Ask Evie: How Can I Make My Husband Understand How Hard Pregnancy Is While Caring For A Toddler?

Welcome to Ask Evie, our advice column. Readers can submit their questions, and our editors will dish out their best advice!

By Evie3 min read
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READER’S QUESTION: "I am looking for advice on how to get my husband to understand that I am struggling because of pregnancy symptoms and to get him to be a bit more sympathetic.

I am 7.5 months pregnant and have an active 15 month old. Last pregnancy, I was able to do the stretches, exercises that I needed to, to keep my back straight all the time, and to never lay on my back. This time, after taking my toddler to the beaches, playgrounds, parks several times a day, cleaning the house, cloth diapering, sewing newborn clothes, etc. – I am just exhausted. I am already tired after waking up to be honest because I can't sleep through the night for various reasons, and it's getting difficult to breathe in the summer humidity.

My husband is a great man and husband, but he lacks the ability to sympathize. He keeps asking why I am not doing exercises to prepare for labor, why am I laying on my back, and overall is a bit judgmental whenever I can't even sit and just knit. He is the kind of person who never just sits and does nothing as he believes it to be a waste of life, and generally I agree with him. But I just can't do stuff right now as I am in constant pain and am constantly tired.

How do you get across something that another person cannot experience? I want to get the message across in one go as we are both tired of me constantly repeating/reminding him that my legs, back, and pelvis hurt, etc."

EVIE’S ADVICE: Being pregnant with your second child is a completely different experience than being pregnant with your first. During your first pregnancy, you’re able to relax, take a bath, and prepare what you need to (for birthing and beyond) on your own time. Now that you have a toddler, these simple luxuries often just aren’t possible without the help of another person (whether that’s your husband or parents/in-laws).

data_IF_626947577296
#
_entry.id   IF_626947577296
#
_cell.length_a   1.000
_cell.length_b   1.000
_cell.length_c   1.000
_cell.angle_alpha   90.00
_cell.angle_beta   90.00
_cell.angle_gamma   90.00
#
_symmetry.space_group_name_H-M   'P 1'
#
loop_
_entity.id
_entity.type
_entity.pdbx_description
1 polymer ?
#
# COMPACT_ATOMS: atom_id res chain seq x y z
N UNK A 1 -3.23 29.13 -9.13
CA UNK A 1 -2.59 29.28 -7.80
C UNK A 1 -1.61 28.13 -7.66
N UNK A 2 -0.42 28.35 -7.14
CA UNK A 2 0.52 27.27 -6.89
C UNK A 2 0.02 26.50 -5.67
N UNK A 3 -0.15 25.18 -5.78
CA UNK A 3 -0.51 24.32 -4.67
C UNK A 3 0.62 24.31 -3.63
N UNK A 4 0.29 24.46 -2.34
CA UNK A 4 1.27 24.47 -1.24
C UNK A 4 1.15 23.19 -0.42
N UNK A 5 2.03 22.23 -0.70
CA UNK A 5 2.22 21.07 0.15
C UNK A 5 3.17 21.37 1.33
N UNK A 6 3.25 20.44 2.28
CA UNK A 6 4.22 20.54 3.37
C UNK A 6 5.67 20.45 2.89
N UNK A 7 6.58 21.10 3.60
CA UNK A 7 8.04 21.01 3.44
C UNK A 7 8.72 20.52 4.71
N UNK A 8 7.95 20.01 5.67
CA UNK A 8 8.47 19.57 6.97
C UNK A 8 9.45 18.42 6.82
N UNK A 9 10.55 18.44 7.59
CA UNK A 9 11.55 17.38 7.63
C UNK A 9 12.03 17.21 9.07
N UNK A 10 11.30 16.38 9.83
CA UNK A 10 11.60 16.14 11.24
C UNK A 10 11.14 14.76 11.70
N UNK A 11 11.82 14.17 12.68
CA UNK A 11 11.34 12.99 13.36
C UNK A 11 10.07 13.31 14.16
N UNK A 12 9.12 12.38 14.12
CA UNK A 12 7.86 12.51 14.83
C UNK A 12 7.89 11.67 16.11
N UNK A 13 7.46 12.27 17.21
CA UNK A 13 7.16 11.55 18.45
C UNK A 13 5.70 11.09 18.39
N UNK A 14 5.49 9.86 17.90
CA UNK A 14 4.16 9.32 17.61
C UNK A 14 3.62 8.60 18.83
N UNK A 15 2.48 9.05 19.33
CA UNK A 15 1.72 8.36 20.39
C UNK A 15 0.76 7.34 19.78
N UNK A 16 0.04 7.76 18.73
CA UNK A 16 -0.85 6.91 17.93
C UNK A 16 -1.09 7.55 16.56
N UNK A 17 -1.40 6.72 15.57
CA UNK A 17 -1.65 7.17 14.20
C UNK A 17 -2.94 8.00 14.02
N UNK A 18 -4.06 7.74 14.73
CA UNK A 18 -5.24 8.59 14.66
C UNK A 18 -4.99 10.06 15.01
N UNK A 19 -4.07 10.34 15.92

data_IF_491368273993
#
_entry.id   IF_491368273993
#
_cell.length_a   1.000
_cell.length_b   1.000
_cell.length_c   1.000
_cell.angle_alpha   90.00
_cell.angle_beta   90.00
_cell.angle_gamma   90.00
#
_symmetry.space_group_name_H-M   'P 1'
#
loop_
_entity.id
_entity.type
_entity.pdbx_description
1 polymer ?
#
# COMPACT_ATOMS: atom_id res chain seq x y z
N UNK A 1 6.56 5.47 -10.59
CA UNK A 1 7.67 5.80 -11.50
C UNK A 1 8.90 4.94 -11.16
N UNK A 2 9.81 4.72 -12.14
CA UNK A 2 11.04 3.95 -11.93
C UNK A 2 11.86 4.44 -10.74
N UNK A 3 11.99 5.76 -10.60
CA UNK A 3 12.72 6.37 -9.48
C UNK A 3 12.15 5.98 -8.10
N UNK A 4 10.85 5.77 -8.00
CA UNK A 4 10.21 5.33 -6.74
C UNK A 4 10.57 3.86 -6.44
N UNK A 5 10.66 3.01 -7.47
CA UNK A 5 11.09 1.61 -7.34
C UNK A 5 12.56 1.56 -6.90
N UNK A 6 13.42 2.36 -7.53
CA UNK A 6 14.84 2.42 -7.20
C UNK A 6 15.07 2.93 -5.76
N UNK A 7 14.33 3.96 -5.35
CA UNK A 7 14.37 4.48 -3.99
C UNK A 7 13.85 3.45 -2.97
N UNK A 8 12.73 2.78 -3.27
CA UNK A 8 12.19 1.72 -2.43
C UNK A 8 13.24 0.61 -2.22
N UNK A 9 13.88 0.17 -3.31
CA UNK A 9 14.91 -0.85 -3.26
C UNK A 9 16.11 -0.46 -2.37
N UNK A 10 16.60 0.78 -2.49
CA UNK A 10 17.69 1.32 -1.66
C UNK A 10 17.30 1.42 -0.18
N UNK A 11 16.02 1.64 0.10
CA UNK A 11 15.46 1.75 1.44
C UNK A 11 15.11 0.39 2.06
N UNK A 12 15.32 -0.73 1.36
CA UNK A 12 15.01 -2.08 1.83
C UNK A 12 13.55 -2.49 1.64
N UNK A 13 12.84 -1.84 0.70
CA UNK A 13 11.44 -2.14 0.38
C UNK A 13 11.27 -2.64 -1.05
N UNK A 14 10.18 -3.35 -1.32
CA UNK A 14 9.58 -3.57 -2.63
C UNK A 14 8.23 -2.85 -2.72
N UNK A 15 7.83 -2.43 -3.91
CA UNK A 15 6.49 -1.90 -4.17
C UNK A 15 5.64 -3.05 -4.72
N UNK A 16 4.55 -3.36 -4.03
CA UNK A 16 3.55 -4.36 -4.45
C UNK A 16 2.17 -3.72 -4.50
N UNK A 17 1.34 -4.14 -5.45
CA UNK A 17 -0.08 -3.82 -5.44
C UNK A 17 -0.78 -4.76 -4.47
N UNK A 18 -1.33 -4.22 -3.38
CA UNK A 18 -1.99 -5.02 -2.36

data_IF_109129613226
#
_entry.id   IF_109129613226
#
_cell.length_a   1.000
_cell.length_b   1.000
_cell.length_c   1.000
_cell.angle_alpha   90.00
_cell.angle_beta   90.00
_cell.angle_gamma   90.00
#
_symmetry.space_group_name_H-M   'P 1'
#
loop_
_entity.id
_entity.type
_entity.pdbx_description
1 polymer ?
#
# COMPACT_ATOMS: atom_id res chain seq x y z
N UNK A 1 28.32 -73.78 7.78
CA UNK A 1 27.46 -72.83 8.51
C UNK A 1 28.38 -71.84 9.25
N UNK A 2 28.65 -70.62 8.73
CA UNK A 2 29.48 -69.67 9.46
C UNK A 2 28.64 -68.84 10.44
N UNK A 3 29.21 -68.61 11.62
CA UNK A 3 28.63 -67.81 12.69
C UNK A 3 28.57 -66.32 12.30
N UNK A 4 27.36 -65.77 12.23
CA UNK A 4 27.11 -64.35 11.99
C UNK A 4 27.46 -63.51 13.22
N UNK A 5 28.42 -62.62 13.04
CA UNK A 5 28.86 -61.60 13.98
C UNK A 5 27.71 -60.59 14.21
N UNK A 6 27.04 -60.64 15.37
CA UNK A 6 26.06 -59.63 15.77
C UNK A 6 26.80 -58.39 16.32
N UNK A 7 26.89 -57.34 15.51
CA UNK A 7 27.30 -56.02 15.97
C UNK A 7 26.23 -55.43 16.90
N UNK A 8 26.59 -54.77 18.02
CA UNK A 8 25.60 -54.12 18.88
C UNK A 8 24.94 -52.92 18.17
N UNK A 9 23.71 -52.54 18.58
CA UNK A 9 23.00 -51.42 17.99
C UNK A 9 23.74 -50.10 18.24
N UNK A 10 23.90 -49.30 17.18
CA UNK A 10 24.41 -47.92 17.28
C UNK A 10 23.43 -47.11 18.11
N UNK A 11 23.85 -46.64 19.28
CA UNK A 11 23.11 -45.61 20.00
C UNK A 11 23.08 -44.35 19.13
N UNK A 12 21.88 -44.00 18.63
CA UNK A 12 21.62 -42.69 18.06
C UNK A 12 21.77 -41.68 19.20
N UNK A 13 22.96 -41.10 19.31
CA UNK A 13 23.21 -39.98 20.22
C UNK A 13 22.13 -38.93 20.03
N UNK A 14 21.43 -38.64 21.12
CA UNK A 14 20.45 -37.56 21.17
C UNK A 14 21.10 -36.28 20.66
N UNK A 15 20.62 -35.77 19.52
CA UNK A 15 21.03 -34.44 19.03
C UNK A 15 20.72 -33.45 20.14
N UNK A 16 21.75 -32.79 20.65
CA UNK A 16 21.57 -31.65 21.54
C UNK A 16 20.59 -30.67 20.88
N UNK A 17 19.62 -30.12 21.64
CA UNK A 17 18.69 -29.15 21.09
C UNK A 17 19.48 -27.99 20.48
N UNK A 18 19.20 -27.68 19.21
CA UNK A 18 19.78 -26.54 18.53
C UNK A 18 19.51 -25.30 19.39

If he can't sympathize with your current situation, then maybe an exchange of labor would make more sense to him. You can tell him you want to do the stretches and exercises to prepare for birth and help ease any discomfort you’re feeling, but you can't do that at the same time as chasing your toddler. Ask him to take your toddler to the park after he gets home from work or give him/her a bath at a specific time each day while you do the stretches. Or you can tell him that you would love to clean the house, and if he put the toddler to bed tonight, then you would have some time to do that. Getting your husband more involved in childcare will help him to experience and thus understand how exhausting it is, plus it will help him to better bond with your toddler and he'll be more prepared to assist you when your newborn comes.

You might need to make some lifestyle compromises so you have more time to rest or prepare for birth. 

Creating a human life can be exhausting in and of itself, and it’s such a unique experience for each woman. You can complain all day long about how your body is aching and how tired you are, but unfortunately, your husband is never going to be able to fully sympathize because he isn’t going through it himself. Use your experience to help you bond with other women who have or are going through the same experience! Whether that’s your mom, your MIL, sisters, friends, or even a Facebook group online for moms pregnant with their second child. There are super niche groups you can join for virtual support if you don’t have people in your life who can sympathize. However, a word of advice with reaching out to anyone to bond over this experience: Use it to bond with them and to feel less alone in your journey, not to complain about or bash your husband. The latter can become extremely toxic and harmful to your relationship, and that’s the last thing you need when welcoming a new child into your family.    

Also, you might need to make some other compromises, like borrowing or buying secondhand baby clothes you need instead of making them or using disposable diapers, so you have more time to rest or prepare for birth. Make a list of your priorities right now – maybe doing labor stretches or taking a bath during your toddler’s nap should take precedence over making baby clothes from scratch. If you’re able to hire help like a maid once a week or even once a month to deep clean the house, or a babysitter a couple of times a week to help for a few hours while you get things done, these can be game changers as well. They might require some shifting in your budget, but if you and your husband are both feeling overwhelmed while preparing for your baby’s arrival, it could be worth it. These don't have to be permanent lifestyle changes either, just temporary until you've transitioned into the next season of life.

Lastly, be open with your communication and don’t expect it to be a one-time conversation that will magically remove the barrier between you and allow him to see things from your perspective. An inability to sympathize over pregnancy pains is one thing – it can be hard when it's completely outside his experience – but an inability to sympathize in general is a whole other animal. If you think the latter describes your husband, we would recommend seeking marriage counseling, as that lack of sympathy will continue to affect your marriage and his relationship with your children. Trying to "get the message across in one go" will not work.

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